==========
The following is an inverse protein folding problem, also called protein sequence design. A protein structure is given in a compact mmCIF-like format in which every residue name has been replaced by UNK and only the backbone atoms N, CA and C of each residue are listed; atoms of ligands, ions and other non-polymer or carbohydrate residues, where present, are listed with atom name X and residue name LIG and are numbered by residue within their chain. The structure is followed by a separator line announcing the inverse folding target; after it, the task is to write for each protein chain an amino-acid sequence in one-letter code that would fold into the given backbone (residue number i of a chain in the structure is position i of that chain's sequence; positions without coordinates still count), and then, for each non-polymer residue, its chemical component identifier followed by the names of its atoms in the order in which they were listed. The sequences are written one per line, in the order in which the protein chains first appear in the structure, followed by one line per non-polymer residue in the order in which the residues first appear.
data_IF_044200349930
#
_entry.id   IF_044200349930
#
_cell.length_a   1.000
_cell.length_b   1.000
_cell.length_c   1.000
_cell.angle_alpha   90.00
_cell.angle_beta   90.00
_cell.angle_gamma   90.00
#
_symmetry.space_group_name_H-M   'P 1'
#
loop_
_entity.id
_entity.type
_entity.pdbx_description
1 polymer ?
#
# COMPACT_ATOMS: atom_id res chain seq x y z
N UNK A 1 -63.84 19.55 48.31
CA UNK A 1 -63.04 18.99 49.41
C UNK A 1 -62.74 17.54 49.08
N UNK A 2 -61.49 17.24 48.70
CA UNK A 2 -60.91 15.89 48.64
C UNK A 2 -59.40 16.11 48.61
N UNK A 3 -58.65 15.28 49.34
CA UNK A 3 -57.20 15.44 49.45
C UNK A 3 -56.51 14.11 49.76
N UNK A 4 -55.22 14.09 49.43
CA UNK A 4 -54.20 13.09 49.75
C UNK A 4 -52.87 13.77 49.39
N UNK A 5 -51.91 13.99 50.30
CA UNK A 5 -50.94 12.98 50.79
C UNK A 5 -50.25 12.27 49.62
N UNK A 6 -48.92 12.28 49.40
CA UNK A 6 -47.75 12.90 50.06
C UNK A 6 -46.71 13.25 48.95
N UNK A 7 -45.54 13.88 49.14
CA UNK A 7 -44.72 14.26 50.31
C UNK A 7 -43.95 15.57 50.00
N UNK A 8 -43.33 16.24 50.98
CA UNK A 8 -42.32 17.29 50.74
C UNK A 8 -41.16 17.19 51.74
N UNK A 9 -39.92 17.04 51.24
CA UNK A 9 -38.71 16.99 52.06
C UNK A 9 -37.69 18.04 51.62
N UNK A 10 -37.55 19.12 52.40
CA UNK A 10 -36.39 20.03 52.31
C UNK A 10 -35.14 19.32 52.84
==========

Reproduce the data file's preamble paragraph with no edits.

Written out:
The following is an inverse protein folding problem, also called protein sequence design. A protein structure is given in a compact mmCIF-like format in which every residue name has been replaced by UNK and only the backbone atoms N, CA and C of each residue are listed; atoms of ligands, ions and other non-polymer or carbohydrate residues, where present, are listed with atom name X and residue name LIG and are numbered by residue within their chain. The structure is followed by a separator line announcing the inverse folding target; after it, the task is to write for each protein chain an amino-acid sequence in one-letter code that would fold into the given backbone (residue number i of a chain in the structure is position i of that chain's sequence; positions without coordinates still count), and then, for each non-polymer residue, its chemical component identifier followed by the names of its atoms in the order in which they were listed. The sequences are written one per line, in the order in which the protein chains first appear in the structure, followed by one line per non-polymer residue in the order in which the residues first appear.